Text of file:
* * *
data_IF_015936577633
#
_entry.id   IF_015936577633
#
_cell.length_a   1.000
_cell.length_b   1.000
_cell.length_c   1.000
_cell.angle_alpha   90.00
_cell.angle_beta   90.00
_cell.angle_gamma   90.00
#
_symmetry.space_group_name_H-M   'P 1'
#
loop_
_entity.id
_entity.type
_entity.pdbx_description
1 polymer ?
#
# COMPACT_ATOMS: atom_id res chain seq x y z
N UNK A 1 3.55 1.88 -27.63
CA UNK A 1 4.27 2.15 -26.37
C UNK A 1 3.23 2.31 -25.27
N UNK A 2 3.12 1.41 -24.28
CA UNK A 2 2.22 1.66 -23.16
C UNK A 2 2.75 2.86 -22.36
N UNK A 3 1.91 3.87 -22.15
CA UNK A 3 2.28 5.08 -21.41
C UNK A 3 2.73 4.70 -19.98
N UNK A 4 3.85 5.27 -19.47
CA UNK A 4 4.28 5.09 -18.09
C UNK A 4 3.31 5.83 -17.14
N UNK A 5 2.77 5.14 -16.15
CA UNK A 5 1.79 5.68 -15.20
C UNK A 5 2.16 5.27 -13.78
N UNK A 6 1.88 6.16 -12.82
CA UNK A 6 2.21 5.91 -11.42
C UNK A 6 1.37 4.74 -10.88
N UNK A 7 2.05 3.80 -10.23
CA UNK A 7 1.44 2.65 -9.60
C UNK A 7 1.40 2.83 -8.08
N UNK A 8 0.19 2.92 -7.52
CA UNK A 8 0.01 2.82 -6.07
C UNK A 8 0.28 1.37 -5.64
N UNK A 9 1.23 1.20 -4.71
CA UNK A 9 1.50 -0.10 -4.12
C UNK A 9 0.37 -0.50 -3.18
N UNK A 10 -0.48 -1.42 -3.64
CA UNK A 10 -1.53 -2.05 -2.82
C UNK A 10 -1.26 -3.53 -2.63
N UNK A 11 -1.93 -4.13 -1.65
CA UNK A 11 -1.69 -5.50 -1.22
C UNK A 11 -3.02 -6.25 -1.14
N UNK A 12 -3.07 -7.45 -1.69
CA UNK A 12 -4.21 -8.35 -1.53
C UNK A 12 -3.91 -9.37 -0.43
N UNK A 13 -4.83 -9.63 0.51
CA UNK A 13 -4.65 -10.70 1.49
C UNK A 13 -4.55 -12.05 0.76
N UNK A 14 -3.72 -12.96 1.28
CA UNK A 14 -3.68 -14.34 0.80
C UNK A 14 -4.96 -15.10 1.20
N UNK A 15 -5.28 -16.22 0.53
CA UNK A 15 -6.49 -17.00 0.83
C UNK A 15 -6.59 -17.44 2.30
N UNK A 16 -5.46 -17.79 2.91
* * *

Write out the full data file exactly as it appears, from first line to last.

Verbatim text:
data_IF_015936577633
#
_entry.id   IF_015936577633
#
_cell.length_a   1.000
_cell.length_b   1.000
_cell.length_c   1.000
_cell.angle_alpha   90.00
_cell.angle_beta   90.00
_cell.angle_gamma   90.00
#
_symmetry.space_group_name_H-M   'P 1'
#
loop_
_entity.id
_entity.type
_entity.pdbx_description
1 polymer ?
#
# COMPACT_ATOMS: atom_id res chain seq x y z
N UNK A 1 3.55 1.88 -27.63
CA UNK A 1 4.27 2.15 -26.37
C UNK A 1 3.23 2.31 -25.27
N UNK A 2 3.12 1.41 -24.28
CA UNK A 2 2.22 1.66 -23.16
C UNK A 2 2.75 2.86 -22.36
N UNK A 3 1.91 3.87 -22.15
CA UNK A 3 2.28 5.08 -21.41
C UNK A 3 2.73 4.70 -19.98
N UNK A 4 3.85 5.27 -19.47
CA UNK A 4 4.28 5.09 -18.09
C UNK A 4 3.31 5.83 -17.14
N UNK A 5 2.77 5.14 -16.15
CA UNK A 5 1.79 5.68 -15.20
C UNK A 5 2.16 5.27 -13.78
N UNK A 6 1.88 6.16 -12.82
CA UNK A 6 2.21 5.91 -11.42
C UNK A 6 1.37 4.74 -10.88
N UNK A 7 2.05 3.80 -10.23
CA UNK A 7 1.44 2.65 -9.60
C UNK A 7 1.40 2.83 -8.08
N UNK A 8 0.19 2.92 -7.52
CA UNK A 8 0.01 2.82 -6.07
C UNK A 8 0.28 1.37 -5.64
N UNK A 9 1.23 1.20 -4.71
CA UNK A 9 1.50 -0.10 -4.12
C UNK A 9 0.37 -0.50 -3.18
N UNK A 10 -0.48 -1.42 -3.64
CA UNK A 10 -1.53 -2.05 -2.82
C UNK A 10 -1.26 -3.53 -2.63
N UNK A 11 -1.93 -4.13 -1.65
CA UNK A 11 -1.69 -5.50 -1.22
C UNK A 11 -3.02 -6.25 -1.14
N UNK A 12 -3.07 -7.45 -1.69
CA UNK A 12 -4.21 -8.35 -1.53
C UNK A 12 -3.91 -9.37 -0.43
N UNK A 13 -4.83 -9.63 0.51
CA UNK A 13 -4.65 -10.70 1.49
C UNK A 13 -4.55 -12.05 0.76
N UNK A 14 -3.72 -12.96 1.28
CA UNK A 14 -3.68 -14.34 0.80
C UNK A 14 -4.96 -15.10 1.20
N UNK A 15 -5.28 -16.22 0.53
CA UNK A 15 -6.49 -17.00 0.83
C UNK A 15 -6.59 -17.44 2.30
N UNK A 16 -5.46 -17.79 2.91